Originally designed to be a fashionable residential square when it was completed in 1720, Hoxton Square’s genteel status was short lived, and by the 1800s it had become the heart of the Shoreditch furniture trade, with front gardens being converted into workshops.
After the Second World War, the mass production of goods moved to the Lea Valley and cheap competition led to the collapse of many small businesses, leaving the properties around the square empty.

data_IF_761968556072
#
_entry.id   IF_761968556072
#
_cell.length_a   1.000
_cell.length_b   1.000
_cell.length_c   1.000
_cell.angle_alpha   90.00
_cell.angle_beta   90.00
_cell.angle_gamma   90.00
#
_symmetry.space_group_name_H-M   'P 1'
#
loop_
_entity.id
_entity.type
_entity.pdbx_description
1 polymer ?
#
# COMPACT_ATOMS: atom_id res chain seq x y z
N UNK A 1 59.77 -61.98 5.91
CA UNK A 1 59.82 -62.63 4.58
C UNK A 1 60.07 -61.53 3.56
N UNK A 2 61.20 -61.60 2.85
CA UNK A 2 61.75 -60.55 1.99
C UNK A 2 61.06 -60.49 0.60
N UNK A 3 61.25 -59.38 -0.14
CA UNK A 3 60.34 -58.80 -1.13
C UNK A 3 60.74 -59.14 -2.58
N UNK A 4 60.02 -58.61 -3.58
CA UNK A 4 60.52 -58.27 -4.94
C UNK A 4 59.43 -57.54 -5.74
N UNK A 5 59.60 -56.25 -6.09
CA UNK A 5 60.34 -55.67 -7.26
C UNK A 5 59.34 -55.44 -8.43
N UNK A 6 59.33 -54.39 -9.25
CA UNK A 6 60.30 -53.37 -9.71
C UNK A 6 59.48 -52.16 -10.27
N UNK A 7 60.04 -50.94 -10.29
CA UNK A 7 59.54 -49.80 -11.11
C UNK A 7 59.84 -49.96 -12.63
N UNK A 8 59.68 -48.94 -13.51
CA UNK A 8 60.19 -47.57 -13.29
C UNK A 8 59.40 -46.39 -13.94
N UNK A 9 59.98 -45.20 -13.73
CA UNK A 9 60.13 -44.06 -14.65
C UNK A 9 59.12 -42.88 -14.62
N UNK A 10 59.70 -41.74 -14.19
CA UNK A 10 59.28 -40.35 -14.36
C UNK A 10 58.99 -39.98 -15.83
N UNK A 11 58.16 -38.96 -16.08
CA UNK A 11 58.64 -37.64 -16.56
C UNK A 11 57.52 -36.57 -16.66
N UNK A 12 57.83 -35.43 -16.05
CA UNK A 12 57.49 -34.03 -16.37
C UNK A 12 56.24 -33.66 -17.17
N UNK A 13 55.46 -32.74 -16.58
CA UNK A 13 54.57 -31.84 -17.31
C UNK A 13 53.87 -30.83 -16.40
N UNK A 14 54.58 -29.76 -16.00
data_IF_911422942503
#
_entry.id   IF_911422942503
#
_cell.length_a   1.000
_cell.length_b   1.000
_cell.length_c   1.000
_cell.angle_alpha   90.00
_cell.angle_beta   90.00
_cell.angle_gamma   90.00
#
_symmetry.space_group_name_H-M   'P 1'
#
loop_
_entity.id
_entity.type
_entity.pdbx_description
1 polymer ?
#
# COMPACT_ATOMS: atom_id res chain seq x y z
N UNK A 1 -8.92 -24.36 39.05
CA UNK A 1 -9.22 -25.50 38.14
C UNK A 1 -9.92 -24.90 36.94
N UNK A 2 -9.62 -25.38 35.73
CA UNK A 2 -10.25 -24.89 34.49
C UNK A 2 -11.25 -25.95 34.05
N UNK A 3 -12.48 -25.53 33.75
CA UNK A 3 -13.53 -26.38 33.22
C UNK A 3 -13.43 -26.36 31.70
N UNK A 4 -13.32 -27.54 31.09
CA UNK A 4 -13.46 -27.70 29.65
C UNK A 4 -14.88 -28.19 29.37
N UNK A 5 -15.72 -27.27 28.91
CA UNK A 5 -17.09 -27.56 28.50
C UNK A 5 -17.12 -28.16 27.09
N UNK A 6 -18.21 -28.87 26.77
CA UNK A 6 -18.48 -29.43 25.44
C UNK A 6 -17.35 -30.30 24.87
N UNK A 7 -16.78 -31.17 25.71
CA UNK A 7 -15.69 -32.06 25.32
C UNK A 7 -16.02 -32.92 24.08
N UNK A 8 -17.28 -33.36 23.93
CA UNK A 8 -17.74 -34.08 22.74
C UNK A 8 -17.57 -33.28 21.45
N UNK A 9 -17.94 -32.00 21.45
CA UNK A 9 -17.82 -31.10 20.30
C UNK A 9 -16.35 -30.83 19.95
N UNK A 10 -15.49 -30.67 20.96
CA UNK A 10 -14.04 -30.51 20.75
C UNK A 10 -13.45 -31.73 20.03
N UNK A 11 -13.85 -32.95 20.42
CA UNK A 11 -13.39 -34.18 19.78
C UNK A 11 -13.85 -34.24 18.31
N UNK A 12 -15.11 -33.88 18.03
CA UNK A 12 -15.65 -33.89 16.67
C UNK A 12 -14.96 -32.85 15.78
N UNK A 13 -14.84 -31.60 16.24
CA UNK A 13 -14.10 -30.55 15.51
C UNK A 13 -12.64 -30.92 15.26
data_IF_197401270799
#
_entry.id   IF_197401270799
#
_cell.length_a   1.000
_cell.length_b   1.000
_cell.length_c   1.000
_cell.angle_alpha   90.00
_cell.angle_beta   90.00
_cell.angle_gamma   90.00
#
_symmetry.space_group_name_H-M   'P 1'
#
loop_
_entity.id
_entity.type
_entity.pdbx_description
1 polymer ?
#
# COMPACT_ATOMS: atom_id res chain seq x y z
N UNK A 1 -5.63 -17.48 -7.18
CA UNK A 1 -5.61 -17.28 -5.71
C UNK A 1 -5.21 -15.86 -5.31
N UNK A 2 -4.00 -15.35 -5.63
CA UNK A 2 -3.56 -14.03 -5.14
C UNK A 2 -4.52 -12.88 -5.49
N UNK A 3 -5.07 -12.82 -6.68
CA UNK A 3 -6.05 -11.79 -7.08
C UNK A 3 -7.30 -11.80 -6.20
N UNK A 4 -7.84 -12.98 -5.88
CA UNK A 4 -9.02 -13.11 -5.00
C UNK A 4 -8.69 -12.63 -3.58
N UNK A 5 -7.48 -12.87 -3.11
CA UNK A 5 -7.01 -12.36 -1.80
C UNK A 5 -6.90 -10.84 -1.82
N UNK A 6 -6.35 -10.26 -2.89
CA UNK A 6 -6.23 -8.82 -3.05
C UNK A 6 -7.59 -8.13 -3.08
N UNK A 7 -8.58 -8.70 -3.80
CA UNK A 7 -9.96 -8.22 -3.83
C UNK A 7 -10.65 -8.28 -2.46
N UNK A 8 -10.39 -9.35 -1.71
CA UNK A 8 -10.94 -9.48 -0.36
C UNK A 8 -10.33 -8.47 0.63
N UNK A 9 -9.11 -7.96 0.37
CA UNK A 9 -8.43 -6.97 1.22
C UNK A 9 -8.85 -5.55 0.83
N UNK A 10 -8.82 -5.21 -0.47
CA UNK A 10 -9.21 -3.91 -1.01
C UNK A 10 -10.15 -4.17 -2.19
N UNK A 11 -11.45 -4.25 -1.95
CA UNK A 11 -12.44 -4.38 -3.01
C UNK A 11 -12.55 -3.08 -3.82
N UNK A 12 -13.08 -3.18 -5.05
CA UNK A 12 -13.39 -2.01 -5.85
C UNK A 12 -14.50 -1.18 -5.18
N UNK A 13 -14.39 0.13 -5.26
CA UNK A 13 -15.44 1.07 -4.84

But the area became popular again in the 1980s when a new generation of young artists, looking for cheap workspace, moved in. Pubs and clubs opened around the Square to cater for the creative crowd, bringing new money, regeneration and a vibrant arts community.
Today, Hoxton Square has regained its fashionable status while still keeping its sense of history and close-knit community.
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